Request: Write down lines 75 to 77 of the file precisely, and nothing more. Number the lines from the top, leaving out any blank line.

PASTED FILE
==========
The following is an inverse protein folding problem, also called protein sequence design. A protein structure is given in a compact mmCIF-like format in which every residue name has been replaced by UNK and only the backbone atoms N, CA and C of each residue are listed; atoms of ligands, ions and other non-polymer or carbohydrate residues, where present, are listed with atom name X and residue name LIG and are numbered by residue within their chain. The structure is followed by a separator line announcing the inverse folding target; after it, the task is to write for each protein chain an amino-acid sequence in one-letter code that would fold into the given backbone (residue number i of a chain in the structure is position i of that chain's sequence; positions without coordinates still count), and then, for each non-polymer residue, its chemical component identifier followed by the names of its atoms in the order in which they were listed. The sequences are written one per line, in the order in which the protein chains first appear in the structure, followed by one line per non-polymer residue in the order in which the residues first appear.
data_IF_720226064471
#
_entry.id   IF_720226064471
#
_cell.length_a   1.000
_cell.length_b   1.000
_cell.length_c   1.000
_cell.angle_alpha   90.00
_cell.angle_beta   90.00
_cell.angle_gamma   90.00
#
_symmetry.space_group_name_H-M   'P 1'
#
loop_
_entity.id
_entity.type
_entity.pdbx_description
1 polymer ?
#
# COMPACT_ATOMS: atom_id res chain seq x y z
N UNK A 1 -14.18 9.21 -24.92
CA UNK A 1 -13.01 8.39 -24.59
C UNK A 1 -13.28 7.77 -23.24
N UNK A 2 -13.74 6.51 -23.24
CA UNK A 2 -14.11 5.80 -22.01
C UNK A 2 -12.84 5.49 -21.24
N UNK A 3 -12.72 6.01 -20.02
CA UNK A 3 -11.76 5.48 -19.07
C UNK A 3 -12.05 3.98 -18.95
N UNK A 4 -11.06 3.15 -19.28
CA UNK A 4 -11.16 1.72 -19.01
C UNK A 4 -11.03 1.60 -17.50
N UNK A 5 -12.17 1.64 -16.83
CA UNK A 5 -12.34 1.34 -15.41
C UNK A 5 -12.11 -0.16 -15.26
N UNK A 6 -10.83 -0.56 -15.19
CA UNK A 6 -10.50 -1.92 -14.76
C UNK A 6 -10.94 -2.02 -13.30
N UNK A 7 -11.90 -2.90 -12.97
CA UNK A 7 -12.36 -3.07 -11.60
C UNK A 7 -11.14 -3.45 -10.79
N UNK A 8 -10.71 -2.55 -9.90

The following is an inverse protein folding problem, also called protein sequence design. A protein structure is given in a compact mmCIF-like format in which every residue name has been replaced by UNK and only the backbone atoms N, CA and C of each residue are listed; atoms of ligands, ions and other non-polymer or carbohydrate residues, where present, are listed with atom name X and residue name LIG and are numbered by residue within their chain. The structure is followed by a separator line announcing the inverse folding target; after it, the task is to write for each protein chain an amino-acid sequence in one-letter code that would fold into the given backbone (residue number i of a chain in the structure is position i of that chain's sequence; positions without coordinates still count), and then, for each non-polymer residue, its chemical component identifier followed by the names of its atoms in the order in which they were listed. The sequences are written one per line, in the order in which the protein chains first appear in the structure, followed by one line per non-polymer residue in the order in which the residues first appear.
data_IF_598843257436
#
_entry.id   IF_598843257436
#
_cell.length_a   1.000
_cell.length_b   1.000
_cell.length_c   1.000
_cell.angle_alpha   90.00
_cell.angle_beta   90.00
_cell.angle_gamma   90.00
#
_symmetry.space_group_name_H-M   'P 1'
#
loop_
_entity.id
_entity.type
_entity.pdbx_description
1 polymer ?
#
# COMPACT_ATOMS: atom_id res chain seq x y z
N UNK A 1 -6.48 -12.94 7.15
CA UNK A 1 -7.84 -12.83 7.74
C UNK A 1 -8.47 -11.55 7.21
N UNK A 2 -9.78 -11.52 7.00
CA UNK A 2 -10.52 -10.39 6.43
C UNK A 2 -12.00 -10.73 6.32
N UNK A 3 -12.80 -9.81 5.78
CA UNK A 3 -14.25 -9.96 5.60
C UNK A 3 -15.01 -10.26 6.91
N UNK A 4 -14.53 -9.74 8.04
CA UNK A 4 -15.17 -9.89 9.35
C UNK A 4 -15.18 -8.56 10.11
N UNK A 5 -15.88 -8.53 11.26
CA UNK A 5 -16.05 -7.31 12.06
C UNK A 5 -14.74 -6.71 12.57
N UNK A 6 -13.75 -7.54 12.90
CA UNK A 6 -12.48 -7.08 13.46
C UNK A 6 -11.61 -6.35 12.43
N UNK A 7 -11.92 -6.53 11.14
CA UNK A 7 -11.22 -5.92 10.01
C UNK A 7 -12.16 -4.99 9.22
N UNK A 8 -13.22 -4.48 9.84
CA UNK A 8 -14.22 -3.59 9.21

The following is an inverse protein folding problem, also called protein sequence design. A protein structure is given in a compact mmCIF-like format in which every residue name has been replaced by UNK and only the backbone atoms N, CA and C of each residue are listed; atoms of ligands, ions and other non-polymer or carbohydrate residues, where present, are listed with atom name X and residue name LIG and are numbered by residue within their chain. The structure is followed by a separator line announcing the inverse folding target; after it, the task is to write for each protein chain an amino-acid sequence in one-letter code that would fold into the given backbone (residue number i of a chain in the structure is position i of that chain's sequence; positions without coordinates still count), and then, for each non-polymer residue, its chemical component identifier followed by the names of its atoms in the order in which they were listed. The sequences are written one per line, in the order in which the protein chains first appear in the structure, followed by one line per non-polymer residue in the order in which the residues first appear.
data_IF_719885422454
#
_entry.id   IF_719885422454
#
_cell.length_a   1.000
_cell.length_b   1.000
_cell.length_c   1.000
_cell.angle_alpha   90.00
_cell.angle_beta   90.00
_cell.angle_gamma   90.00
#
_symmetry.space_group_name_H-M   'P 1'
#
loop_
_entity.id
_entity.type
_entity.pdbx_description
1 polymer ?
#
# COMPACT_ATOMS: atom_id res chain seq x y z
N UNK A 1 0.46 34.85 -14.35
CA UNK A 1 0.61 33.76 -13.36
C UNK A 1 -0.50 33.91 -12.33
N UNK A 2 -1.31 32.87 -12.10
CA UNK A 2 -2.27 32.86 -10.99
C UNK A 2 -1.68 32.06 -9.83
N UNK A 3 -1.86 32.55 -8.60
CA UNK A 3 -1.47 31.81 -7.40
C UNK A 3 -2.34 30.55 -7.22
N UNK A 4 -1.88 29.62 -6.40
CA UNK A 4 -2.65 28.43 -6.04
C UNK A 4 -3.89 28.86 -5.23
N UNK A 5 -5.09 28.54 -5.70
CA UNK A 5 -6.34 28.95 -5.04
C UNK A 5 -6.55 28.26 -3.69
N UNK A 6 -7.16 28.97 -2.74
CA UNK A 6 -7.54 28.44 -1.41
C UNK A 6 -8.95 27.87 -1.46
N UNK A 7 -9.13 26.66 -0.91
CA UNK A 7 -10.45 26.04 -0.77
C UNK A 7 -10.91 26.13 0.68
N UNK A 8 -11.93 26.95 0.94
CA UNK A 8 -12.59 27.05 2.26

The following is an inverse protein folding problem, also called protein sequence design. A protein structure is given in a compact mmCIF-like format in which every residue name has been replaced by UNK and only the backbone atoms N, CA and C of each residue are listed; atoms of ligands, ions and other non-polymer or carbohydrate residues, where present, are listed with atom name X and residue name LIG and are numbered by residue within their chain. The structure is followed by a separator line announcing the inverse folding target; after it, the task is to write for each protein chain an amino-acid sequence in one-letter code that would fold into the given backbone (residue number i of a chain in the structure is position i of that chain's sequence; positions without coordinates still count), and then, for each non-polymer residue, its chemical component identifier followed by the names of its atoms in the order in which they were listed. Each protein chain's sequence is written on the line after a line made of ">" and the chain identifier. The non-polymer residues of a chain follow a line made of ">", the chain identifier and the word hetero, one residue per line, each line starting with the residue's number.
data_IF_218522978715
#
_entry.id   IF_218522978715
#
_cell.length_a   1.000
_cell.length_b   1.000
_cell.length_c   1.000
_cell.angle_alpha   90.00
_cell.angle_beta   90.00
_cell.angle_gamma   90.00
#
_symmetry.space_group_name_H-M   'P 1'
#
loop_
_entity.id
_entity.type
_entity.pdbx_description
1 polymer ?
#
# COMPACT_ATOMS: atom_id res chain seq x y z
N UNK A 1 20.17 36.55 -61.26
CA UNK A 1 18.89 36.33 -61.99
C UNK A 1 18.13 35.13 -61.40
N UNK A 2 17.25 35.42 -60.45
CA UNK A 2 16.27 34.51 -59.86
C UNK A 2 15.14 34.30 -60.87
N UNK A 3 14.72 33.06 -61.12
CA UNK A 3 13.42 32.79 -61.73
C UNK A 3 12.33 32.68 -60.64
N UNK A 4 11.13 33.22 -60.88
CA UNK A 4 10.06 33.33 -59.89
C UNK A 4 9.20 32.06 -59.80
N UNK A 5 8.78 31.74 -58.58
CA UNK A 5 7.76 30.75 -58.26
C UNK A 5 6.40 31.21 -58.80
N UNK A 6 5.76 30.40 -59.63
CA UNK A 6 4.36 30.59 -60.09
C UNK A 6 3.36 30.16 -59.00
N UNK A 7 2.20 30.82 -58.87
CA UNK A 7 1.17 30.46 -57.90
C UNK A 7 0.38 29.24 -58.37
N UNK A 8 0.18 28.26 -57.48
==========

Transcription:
CA UNK A 4 -15.17 -9.89 9.35
C UNK A 4 -15.18 -8.56 10.11
N UNK A 5 -15.88 -8.53 11.26